Today’s WSJ has an Op Ed from Bruce Sewell, general counsel for Intel, about "patent trolls."

"Our patent laws are supposed to be about proliferation of technology. If there is actual competition between patent owner and infringer, an injunction may be appropriate — it protects the patent owner’s right to exclusivity and does not deprive society of the benefits of the technology. On the other hand, if the patent owner has not commercialized the invention, blocking others from using it is a loss for all of us. The right to an injunction also needs to be tempered by a commonsense look at how much real value the patented technology adds to the whole commercial product. A fundamental invention deserves greater value than a relatively minor tweak to work that went before it. A broad application of the injunction remedy makes all patents "crucial," whether they are or not."

The great irony, apparently lost on Mr. Sewell, is that the Intel Corporation was built in large part upon abusive patent prosecutions versus competitors such as AMD. At least, thats according to the book Inside Intel.

The book is a tech investor’s must read. If you think Redmond is the evil empire, well then brace yourself — Intel was every bit as abusive a monopolist as Gates & Co. The key difference is Intel seems to have adapted faster than Microsoft. If you haven’t read Inside Intel, go get yourself a copy (50 cents used at Amazon); Its an utterly fascinating history of technology.

Despite their own longstanding use and abuse of the patent system, that Intel’s counsel would pen such a blatant hypocritical commentary is simply beyond funny to me.

My own view is colored by being a little guy: I’m on the BoD of a small public company, one with great IP that was ripped off by everybody. So I am talking my book. (We settled with Microsoft last year, and Apple filed for a declaratory judgment action against us). But, jeez, really, Intel’s position is so blatantly laughable, especially given their storied history of patent litigation.

Is this something that simply happens to most very large organizations? Not just companies, but, any huge group organized for a specific purpose? At a certain point, do they simply become so full of shit that they lose their way, start believing their own PR, and  forget how they got started? This eventually has to impact their performance.

No wonder AMD is kicking Intel’s collective asses . . .

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Source:

Troll Call
BRUCE SEWELL
WSJ, March 6, 2006; Page A14
http://online.wsj.com/article/SB114161297437490081.html

Category: Corporate Management, Intellectual Property, Technology

Please use the comments to demonstrate your own ignorance, unfamiliarity with empirical data and lack of respect for scientific knowledge. Be sure to create straw men and argue against things I have neither said nor implied. If you could repeat previously discredited memes or steer the conversation into irrelevant, off topic discussions, it would be appreciated. Lastly, kindly forgo all civility in your discourse . . . you are, after all, anonymous.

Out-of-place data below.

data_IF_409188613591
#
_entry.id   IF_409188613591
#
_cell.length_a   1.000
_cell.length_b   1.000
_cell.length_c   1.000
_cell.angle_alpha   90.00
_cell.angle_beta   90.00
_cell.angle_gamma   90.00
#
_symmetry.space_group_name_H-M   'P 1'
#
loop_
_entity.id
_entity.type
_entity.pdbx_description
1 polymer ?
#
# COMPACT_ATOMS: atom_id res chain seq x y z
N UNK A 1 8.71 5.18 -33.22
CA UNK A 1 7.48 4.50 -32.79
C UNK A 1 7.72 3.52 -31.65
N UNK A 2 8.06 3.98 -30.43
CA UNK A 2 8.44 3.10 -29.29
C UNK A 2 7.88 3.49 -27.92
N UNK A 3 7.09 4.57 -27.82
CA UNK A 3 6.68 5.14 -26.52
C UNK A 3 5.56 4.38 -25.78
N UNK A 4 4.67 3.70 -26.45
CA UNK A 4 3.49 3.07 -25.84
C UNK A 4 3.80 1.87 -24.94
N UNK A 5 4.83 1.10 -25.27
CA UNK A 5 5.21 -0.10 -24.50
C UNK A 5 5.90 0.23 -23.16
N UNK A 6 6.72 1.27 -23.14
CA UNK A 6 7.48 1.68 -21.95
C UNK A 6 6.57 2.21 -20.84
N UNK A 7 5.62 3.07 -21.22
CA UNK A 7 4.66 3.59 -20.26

10 Responses to “Intel & the Patent Trolls”

  1. Dru Nelson says:

    Barry, what is the company?

  2. john says:

    no shit…hubris breeds like a parasite in big organizations: GWB’s White House, the old IBM, old AOL, etc. INTC should go back to Andy Grove’s mantra: only the paranoid survive.

  3. john says:

    Barry, do you also wonder why pirate’s and bootlegger’s children become senators, congressmen and presidents?

    The new generation always rewrites the history of the family to suit their current circumstances. That was then, this is now.

  4. SJGMoney says:

    Dru, the company is Burst.com. Barry, I didn’t realize you were on their BOD, how did you get involved?

  5. Late 1990s, I looked at the company as a favor to a friend who was an investor.

    I loved the technology, didn’t love the business model, and was unimpressed with management. But I thought the founder was a terrific guy — bright, inventive, terrific creatively — who needed to bring in new management, capital, and a new direction — and told him so.

    We stayed in touch, and when Microsoft rolled out Corona, I brought to his attention the many parallels to Burstware.

    Fast forward a few years, and Microsoft ponied up $60m.

    I obviously cannot say anything non-public, but I can say I was surprised when Apple filed for Apple filed a declaratory judgment action — given that the MSFT settlement validated the patents.

    The media person who has covered the story the closest has been Cringely

    http://www.pbs.org/cringely/results/?q=burst.com

  6. Chad K says:

    I’m not sure when you guys got your patent on streaming audio/video over IP… but I’m curious to know how many prior works are out there.

  7. SJGMoney says:

    I follow Cringley’s stuff religeously and that’s where I first came across it ages ago. I also was surprised at Apple’s legal move, thought once you punched one neighborhood bully in the mouth the other bullies would back away. Instead they keep coming like we’re in Oz (and I don’t mean Dorothy’s Oz).

  8. Richard Lang was the founder of Go-Video — he sold the company in 1987/88 (I think to a Korean company).

    Burst was formed shortly after that sale — early investors were the rock band U2, and one of the Baby Bells (either Southwestern Bell or Bell South).

    The patent portfolio is very early, and there is not a whole lot of prior art (if any).

    I have to assume that if there was much in the way of prior art, the inexhaustable legal team from Microsoft would have found them . . . and not ponied up 60 large.

  9. ivan says:

    Concering the use and misuse of IPR’s you might want to read this book (it’s free): http://levine.sscnet.ucla.edu/general/intellectual/against.htm